Museums plan summer of fun for children
From giant doodles to sensory zones, museums, galleries and heritage sites are gearing up for a summer of fun to boost wellbeing among children and young people after a traumatic year.
Many institutions are preparing to take part in the UK-wide Summer of Play campaign led by children’s charities including Play England, Chwarae Cymru (Play Wales), Play Scotland and Save the Children.
A high point of the campaign will be the annual Playday – taking place on Wednesday 4 August this year – which celebrates children’s right to unrestricted play. Playday 2021 aims to recognise the challenges children and young people have faced over the past year and “the need to enjoy time for play free of restrictions, with their friends, having fun”.
Royal Museums Greenwich in London and Coventry Transport Museum are among the institutions running family workshops and activities to tie-in with the Summer of Play campaign.
Play Wales is inviting museums in Wales to take part in a free online coaching and information session at 1400-1500 on 19 July to introduce the Playday and Summer of Play campaigns and provide guidance how to encourage and stimulate play at their venues. The session will provide ideas on low-tech, Covid-secure and simple ways to encourage play. Email Play Wales' Charlotte Derry at email@example.com to sign up.
In Scotland, where summer holidays began in late June, Dunfermline’s heritage quarter is participating in the Summer of Play initiative through its Summer Safari, which invites children to track down wildlife at several of the city’s museums and heritage sites and record it in their HQ Explorer Past-ports.
Meanwhile under-16s are welcome free of charge at all Historic Environment Scotland (HES) sites as part of the Get Into Summer programme, which runs until 17 August.
The programme is part of a £20m government initiative to create opportunities for youngsters to socialise, play and reconnect throughout the summer. In addition, HES is providing extra support to families during the summer holidays, handing out thousands of free Playing with the Past activity packs to encourage imaginative play inspired by Scotland's castles.
“Historic sites are fantastic places for inspiring creativity, letting young imaginations run wild and for children, their parents, and carers to play and learn together,” says Craig Fletcher, HES’s head of learning and inclusion.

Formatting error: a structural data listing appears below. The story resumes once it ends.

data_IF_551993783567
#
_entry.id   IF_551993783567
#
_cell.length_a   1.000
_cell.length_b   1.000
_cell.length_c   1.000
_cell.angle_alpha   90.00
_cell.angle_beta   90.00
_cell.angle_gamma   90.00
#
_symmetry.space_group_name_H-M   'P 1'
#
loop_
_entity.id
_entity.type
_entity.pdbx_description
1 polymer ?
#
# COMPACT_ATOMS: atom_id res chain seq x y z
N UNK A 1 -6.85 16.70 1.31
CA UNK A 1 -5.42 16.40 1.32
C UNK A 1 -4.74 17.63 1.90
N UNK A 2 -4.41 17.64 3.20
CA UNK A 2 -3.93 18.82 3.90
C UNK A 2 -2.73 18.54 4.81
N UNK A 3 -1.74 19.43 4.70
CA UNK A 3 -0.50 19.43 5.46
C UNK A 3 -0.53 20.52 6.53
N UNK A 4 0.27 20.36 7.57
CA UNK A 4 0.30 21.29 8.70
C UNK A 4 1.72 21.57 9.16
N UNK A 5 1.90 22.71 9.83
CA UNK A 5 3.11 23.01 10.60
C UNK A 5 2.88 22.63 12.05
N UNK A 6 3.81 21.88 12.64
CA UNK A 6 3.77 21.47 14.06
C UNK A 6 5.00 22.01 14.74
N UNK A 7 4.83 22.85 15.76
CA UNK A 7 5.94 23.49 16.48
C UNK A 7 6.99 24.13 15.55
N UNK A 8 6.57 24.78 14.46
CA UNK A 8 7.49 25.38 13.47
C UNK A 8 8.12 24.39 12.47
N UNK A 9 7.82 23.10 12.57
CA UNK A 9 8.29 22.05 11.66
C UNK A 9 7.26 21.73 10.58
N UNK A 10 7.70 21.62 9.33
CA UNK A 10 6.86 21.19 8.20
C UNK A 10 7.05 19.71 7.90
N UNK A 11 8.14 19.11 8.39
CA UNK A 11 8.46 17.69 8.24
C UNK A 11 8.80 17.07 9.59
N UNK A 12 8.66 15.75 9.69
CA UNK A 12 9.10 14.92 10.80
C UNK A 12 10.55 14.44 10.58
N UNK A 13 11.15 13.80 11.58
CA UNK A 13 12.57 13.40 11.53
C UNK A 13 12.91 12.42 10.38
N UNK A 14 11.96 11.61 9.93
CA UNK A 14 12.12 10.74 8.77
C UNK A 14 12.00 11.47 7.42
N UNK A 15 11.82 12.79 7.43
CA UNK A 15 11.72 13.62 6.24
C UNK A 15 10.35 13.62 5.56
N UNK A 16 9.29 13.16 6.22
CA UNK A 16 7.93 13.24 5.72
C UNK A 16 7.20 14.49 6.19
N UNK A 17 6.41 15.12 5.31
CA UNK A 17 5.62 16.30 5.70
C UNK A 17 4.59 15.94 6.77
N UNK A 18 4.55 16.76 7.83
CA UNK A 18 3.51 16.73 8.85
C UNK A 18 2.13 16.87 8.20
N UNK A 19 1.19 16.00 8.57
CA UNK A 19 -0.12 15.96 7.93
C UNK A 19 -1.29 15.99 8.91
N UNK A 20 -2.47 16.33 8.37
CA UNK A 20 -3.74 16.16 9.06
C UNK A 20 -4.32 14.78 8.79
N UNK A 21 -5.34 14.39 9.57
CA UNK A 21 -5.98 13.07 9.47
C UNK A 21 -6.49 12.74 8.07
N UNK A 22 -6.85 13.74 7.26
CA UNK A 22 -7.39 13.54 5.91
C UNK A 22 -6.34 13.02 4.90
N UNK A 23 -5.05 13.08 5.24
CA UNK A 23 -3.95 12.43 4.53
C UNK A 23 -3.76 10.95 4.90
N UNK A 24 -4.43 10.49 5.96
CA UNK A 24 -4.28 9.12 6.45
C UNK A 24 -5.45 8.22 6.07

National Galleries Scotland is also distributing art packs to charities and families accessing food banks this summer. Each Art Fuel pack includes a free day bus ticket for the whole family to come and enjoy its new outdoor play area. It is continuing to engage digitally with children through Your Art World, a virtual community that challenges three- to 18-year-olds to create and share their art online.
Other institutions are embedding play into their summer exhibition programmes. Whitchurch Silk Mill in Hampshire is creating a sensory play zone, Colour, Light, Play, aimed at helping preschool children regain the ability to play with others that some lost during lockdown.
The mill has also expanded its outdoor offer for children, with more opportunities to explore its gardens and a new water play area, alongside its grass maze, fairy trail and a nature hunt.
As schools in England prepare to break for summer next week, London’s Tate Modern is launching Uniqlo Tate Play, a new free programme of art-inspired activities for families, which will run all year round.
The first highlight of the programme will be Mega Please Draw Freely, a project by the contemporary artist Ei Arakawa to transform the floor of the gallery’s Turbine Hall into a giant work of art. Between 24 July and 29 August, visitors of all ages will be invited to cover the floor with their doodles using crayons and drawing materials provided for free – inspired by the Gutai group of Japanese artists whose work in the 1950s focused on public participation and children’s play.
“The Gutai group saw children’s creativity as central to art,” says Frances Morris, director of Tate Modern. “They put playfulness, self-expression and collaboration at the heart of their work – ideas which continue to inspire new generations of artists like Ei Arakawa today. This spectacular project will be the perfect way to launch Uniqlo Tate Play, a new series of regular activations, installations and experiences that will transform Tate Modern for families of all ages.”
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